Jos. A. Bank suits. Salvatore Ferragamo wing tips. Eddie Bauer fleece jackets.
Louis Vuitton suitcases. Talbots dresses. Burberry trench coats.
And the list goes on.
Working that job you hate, biting your tongue when your colleagues make a cutting remark, failing to report a superior who harasses you.
You do it all in order to get that stuff. To hopefully be able to one day afford that silver Jaguar XJ, the Coach satchel.
The pandemic exists only as a backdrop to our greater societal and economic woes, it exists to contrast the mundanity of office life, of the factory mentality that sees you clock in and clock out each day and feed progress reports to your superiors, with a virus (fungal spores, not avian flu) that leaves the “fevered” not so much incapacitated as stuck in a loop performing banal and mundane tasks of every day life.
In the context of the disease, these tasks look empty, they feel pointless. But these tasks, the hamster wheel we run to succeed in the professional world, have always been empty and pointless. It’s only when we see them performed by the “fevered” that they become obviously so.
The disease shows the modern day runaround for what it’s always been — the province of the soulless.
Author Ling Ma is a Chinese American and her protagonist, Candace Chen, is likewise Chinese American. Candace was whisked from China to Salt Lake City when she was a young girl and after so many years of being in the US feels, as do so many immigrants, and so many millennials generally, as though she doesn’t fit into either place, doesn’t fit anywhere.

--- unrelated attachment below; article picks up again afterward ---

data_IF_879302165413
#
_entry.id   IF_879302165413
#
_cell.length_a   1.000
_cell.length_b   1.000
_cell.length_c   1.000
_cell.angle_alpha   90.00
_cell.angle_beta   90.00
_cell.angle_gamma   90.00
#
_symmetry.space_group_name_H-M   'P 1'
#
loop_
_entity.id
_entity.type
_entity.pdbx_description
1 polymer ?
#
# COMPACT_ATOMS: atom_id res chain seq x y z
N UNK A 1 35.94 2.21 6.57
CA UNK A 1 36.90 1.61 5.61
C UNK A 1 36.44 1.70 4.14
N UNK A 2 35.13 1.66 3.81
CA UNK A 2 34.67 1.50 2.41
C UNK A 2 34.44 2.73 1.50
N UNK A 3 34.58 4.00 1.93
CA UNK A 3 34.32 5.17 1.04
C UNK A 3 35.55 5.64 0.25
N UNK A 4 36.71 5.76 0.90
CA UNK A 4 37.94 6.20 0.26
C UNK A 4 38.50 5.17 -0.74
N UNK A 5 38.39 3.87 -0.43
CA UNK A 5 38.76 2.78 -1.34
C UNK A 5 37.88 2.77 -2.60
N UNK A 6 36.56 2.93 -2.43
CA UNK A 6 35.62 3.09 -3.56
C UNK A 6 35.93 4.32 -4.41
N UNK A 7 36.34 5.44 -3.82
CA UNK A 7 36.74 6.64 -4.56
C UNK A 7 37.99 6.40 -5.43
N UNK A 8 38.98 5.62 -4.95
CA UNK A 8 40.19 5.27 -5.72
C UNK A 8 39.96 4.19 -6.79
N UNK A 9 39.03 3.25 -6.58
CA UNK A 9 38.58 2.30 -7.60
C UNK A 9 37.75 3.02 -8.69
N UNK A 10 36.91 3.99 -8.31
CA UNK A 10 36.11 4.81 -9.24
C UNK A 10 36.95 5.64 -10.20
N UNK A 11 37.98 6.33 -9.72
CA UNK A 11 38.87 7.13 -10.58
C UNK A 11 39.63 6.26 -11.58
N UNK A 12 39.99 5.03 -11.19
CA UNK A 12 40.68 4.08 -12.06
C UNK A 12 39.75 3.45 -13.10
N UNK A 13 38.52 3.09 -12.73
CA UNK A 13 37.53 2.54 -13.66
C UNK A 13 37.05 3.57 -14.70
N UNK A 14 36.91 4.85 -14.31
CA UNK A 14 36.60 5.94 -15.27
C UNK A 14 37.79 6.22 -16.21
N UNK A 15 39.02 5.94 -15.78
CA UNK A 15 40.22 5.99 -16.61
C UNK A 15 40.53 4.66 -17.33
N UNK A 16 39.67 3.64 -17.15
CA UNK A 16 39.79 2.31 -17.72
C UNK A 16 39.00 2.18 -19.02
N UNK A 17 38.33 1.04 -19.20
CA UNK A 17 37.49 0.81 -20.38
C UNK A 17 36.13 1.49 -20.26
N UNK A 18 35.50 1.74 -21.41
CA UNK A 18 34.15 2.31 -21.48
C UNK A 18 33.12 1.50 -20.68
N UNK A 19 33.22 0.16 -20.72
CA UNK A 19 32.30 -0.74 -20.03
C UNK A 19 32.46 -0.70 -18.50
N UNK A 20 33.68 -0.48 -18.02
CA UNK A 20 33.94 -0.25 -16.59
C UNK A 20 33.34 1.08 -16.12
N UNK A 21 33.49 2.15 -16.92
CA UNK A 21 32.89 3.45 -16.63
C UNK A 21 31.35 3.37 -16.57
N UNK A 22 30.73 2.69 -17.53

The notion of place, of community, has always been central to an understanding of one’s identity. But what if you don’t have a place? What then?
All you’re left with are your memories. Your memories are what you cling to for some clue as to who you are when you don’t know where home is.
It’s only fitting then that Shen Fever (so called because it originated in the Chinese city of Shenzhen) is “a disease of remembering.” The fevered, we are told, “are trapped indefinitely in their memories.”
“What is the difference between the fevered and us? Because I remember too, I remember perfectly. My memories play, unprompted, on repeat. And our days, like theirs, continue in an infinite loop.”
Why are some characters fevered and others aren’t? Because they can’t forget the past, but are drawn to it. We all remember — it’s what we do when we’re faced with our memories that matters.
Reading “Severance” while locked in at the house because of our own real world pandemic is a particularly rich experience. I’ve realized over the past few weeks that Candace Chen’s thoughts resonate deeply.
“The problem with the modern world condition was the dearth of leisure. And finally, it took a force of nature to interrupt our routines. We just wanted to hit the reset button. We just wanted to feel flush with time to do things of no quantifiable value, our hopeful side pursuits like writing or drawing or something, something other than what we did for money.”
This novel speaks to what ails us today. It gets to the heart of the disease in our societies. But what afflicts us didn’t originate in the natural world — it’s entirely man made.